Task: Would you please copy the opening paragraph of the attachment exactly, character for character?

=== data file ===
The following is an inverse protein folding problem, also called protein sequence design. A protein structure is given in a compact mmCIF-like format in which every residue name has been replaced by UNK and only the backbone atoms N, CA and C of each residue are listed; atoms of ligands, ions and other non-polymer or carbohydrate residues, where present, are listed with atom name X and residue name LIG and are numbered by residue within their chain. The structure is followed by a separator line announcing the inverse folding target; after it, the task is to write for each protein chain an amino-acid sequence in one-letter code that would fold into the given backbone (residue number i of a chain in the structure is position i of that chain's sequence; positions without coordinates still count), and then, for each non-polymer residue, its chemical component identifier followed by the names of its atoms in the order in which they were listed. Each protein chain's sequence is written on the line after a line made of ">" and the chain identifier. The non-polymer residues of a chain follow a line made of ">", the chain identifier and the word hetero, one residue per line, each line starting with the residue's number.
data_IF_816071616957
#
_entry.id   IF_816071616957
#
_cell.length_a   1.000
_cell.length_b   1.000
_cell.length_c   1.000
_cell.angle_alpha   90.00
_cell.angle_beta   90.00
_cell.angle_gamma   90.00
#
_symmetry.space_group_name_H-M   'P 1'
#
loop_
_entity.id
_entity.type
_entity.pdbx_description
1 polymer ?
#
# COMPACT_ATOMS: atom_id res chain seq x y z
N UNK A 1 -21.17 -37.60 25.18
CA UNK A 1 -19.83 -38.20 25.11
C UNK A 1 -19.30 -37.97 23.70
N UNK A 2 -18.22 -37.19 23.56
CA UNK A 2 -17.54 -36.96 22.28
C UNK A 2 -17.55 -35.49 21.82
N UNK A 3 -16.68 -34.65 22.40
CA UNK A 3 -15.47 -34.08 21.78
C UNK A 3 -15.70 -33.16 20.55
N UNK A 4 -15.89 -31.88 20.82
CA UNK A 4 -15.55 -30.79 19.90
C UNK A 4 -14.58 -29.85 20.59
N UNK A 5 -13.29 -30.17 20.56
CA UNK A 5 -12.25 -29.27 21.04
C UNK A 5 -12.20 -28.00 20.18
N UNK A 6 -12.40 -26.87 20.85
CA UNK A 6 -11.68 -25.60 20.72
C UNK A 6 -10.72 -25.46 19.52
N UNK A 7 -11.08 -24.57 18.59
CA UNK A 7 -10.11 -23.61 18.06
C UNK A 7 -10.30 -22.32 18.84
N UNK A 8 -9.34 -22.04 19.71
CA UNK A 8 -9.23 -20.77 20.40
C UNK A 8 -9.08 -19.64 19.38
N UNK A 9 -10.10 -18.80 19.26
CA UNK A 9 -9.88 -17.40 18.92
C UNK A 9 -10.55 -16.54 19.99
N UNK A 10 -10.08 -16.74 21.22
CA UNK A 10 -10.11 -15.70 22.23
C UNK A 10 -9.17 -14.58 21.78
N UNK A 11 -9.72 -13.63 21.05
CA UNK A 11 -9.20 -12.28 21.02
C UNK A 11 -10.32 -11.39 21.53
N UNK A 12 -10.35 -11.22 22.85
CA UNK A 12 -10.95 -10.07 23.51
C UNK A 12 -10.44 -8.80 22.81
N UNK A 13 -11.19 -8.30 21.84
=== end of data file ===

The following is an inverse protein folding problem, also called protein sequence design. A protein structure is given in a compact mmCIF-like format in which every residue name has been replaced by UNK and only the backbone atoms N, CA and C of each residue are listed; atoms of ligands, ions and other non-polymer or carbohydrate residues, where present, are listed with atom name X and residue name LIG and are numbered by residue within their chain. The structure is followed by a separator line announcing the inverse folding target; after it, the task is to write for each protein chain an amino-acid sequence in one-letter code that would fold into the given backbone (residue number i of a chain in the structure is position i of that chain's sequence; positions without coordinates still count), and then, for each non-polymer residue, its chemical component identifier followed by the names of its atoms in the order in which they were listed. Each protein chain's sequence is written on the line after a line made of ">" and the chain identifier. The non-polymer residues of a chain follow a line made of ">", the chain identifier and the word hetero, one residue per line, each line starting with the residue's number.